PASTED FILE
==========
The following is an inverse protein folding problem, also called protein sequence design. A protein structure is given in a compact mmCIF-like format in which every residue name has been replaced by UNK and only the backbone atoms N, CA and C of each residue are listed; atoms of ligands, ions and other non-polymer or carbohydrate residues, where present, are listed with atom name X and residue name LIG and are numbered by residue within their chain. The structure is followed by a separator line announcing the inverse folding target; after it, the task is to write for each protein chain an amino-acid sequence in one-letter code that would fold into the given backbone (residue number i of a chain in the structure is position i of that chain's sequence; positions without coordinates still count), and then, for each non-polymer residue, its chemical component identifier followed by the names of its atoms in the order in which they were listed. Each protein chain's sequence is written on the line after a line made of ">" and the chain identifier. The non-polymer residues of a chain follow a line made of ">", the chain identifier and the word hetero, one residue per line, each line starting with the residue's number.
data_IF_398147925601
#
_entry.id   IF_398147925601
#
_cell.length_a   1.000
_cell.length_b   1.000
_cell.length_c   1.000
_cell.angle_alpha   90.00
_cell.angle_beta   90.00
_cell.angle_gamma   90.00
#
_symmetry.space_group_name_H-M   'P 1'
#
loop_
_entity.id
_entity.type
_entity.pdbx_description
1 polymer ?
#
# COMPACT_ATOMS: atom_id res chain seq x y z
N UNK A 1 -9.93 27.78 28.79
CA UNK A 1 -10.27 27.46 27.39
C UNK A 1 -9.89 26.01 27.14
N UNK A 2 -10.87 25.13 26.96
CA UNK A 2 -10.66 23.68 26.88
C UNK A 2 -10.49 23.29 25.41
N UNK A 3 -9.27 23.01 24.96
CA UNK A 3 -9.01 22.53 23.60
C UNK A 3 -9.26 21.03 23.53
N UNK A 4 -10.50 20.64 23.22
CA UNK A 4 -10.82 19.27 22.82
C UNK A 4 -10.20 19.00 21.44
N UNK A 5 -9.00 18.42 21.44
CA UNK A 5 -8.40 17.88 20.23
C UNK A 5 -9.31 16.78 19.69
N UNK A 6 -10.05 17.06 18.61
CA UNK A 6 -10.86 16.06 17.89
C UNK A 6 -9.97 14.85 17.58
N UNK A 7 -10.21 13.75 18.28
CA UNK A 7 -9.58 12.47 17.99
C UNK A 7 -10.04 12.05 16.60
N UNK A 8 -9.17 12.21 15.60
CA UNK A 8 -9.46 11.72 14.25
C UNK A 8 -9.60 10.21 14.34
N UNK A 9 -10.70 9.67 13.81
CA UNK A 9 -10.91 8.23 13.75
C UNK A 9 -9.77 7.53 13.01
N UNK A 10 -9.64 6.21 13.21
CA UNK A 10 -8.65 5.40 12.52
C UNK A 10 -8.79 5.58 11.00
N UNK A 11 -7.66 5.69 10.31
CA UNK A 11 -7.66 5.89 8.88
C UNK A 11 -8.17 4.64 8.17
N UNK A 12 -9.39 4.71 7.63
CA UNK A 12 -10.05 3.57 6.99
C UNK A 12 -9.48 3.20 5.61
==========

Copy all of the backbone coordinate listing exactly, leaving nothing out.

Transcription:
The following is an inverse protein folding problem, also called protein sequence design. A protein structure is given in a compact mmCIF-like format in which every residue name has been replaced by UNK and only the backbone atoms N, CA and C of each residue are listed; atoms of ligands, ions and other non-polymer or carbohydrate residues, where present, are listed with atom name X and residue name LIG and are numbered by residue within their chain. The structure is followed by a separator line announcing the inverse folding target; after it, the task is to write for each protein chain an amino-acid sequence in one-letter code that would fold into the given backbone (residue number i of a chain in the structure is position i of that chain's sequence; positions without coordinates still count), and then, for each non-polymer residue, its chemical component identifier followed by the names of its atoms in the order in which they were listed. Each protein chain's sequence is written on the line after a line made of ">" and the chain identifier. The non-polymer residues of a chain follow a line made of ">", the chain identifier and the word hetero, one residue per line, each line starting with the residue's number.
data_IF_398147925601
#
_entry.id   IF_398147925601
#
_cell.length_a   1.000
_cell.length_b   1.000
_cell.length_c   1.000
_cell.angle_alpha   90.00
_cell.angle_beta   90.00
_cell.angle_gamma   90.00
#
_symmetry.space_group_name_H-M   'P 1'
#
loop_
_entity.id
_entity.type
_entity.pdbx_description
1 polymer ?
#
# COMPACT_ATOMS: atom_id res chain seq x y z
N UNK A 1 -9.93 27.78 28.79
CA UNK A 1 -10.27 27.46 27.39
C UNK A 1 -9.89 26.01 27.14
N UNK A 2 -10.87 25.13 26.96
CA UNK A 2 -10.66 23.68 26.88
C UNK A 2 -10.49 23.29 25.41
N UNK A 3 -9.27 23.01 24.96
CA UNK A 3 -9.01 22.53 23.60
C UNK A 3 -9.26 21.03 23.53
N UNK A 4 -10.50 20.64 23.22
CA UNK A 4 -10.82 19.27 22.82
C UNK A 4 -10.20 19.00 21.44
N UNK A 5 -9.00 18.42 21.44
CA UNK A 5 -8.40 17.88 20.23
C UNK A 5 -9.31 16.78 19.69
N UNK A 6 -10.05 17.06 18.61
CA UNK A 6 -10.86 16.06 17.89
C UNK A 6 -9.97 14.85 17.58
N UNK A 7 -10.21 13.75 18.28
CA UNK A 7 -9.58 12.47 17.99
C UNK A 7 -10.04 12.05 16.60
N UNK A 8 -9.17 12.21 15.60
CA UNK A 8 -9.46 11.72 14.25
C UNK A 8 -9.60 10.21 14.34
N UNK A 9 -10.70 9.67 13.81
CA UNK A 9 -10.91 8.23 13.75
C UNK A 9 -9.77 7.53 13.01
N UNK A 10 -9.64 6.21 13.21
CA UNK A 10 -8.65 5.40 12.52
C UNK A 10 -8.79 5.58 11.00
N UNK A 11 -7.66 5.69 10.31
CA UNK A 11 -7.66 5.89 8.88
C UNK A 11 -8.17 4.64 8.17
N UNK A 12 -9.39 4.71 7.63
CA UNK A 12 -10.05 3.57 6.99
C UNK A 12 -9.48 3.20 5.61